• If possible, always monitor area frequency.

  • Calling into Alice? Phone the tower and get a heads-up on what to expect.

  • Calling into Darwin? It can be busy. Swat up on CTA and LAHSO procedures. And always submit a flight plan.

  • Always call time in UTC over the radio. Always. (In SA and NT, this will save you a world of pain.)

  • Go with another pilot. No matter how much experience you have, another pilot with you or in an accompanying aircraft is a huge amount of fun and a great comfort.

Don’t rely on others for your decision-making. In the quiet of your room, make your choices for that day’s flying based on your own study of weather, endurance and airstrips. Peer pressure may be unintentional, but it’s real. Certainly, listen to what other pilots share around the table, there may be some useful tips to learn, but use your discretion about adopting a different method of operating.

But best tip of all—just get out there and give it a go. We promise you’re never look back.


  1. All true. I did most of my Navs in a 172 which we bought from the NSW Scouts association with all the minimum equipment , same as yours. Nonetheless it was good experience and taught you all the hard yards!

  2. How very true Walter, those days were hetic submit flt plans if yr flt was more than 50 nm , Full reporting , the regulator watched us like a hawk.,today is very different , the rules have been relaxed ! the cost of flying has grounded many pillots , including myself . BFRS,, Medicals, security, aircraft hire, fuel, landing fees , charts . all that is a strain on your enthusiasim to keep involved , and its a shame, because we all love tu fly.. its the ultimate thing to do.. now, at the end of the artical , it says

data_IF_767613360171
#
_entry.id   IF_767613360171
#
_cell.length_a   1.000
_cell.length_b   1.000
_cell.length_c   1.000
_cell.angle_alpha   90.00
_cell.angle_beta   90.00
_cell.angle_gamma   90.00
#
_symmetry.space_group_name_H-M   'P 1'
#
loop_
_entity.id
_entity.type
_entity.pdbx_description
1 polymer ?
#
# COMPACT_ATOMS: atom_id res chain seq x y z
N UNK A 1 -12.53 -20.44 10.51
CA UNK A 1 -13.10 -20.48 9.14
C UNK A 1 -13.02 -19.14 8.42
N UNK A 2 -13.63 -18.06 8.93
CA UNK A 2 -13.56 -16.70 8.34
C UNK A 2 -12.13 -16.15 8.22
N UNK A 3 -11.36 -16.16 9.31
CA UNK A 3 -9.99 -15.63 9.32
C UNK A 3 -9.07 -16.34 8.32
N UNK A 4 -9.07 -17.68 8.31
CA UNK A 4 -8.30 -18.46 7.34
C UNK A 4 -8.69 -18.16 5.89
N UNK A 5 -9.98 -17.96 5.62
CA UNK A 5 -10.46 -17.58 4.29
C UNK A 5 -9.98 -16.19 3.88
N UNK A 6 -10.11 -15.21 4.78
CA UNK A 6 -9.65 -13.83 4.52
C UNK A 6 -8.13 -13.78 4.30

{get out and have a go ] but it all comes down to the cost. i,ve been having a go for yrs , but it doesn,t seem worth the effort the way things are today. And walter , your comments remind me of myself, we must be from the same era . SAFE FLYING.

  3. All above.”Yeah” those were the days.Luckily for me I did get to do my most of my early nav’s,in a 182,albeit an early model one with a square tail and no panoramic autopilot and ,no GPS’.It had one VHF radio and HF radio.I went right up a CPL in that aircraft. I did manage to have a complete set of “new” WAC charts,so did not have to deal with the chinograph pencil tracks that were often left on the the charts used by the other users,that were not completely cleaned off.Those were the days when the regulator was who was called the Dept of Civil Aviation was staffed by mostly aviation minded EX Military pilots,who had the same attitudes as ourselves. They cared about the community of pilots out here and as Walter has said watched us like hawks,not to really hound as they do nowadays,but to make sure we carried out our
    passion safely.and enjoyably. i am proud to say that I came up the same way as many like Walter did and I really can say that I think I learned a lot about flying,not like these days as a cash cow for the flying schools that now operate,who main purpose is to train you to pass a licence,not learn to fly.

    • I forgot to mention that the 182 referred to above was what they called back in those days “IFR equipped, as in it also had an ADF ,a VOR and a DME .As at that time in my training I was not fully trained to use them;so I did not use them until I started my CPL training

  4. Congratulations Kreisha, your article is one of the best that I have read on bush flying techniques and airmanship. I have flown in all the areas you mention many times over many years and all the advice you give is spot on!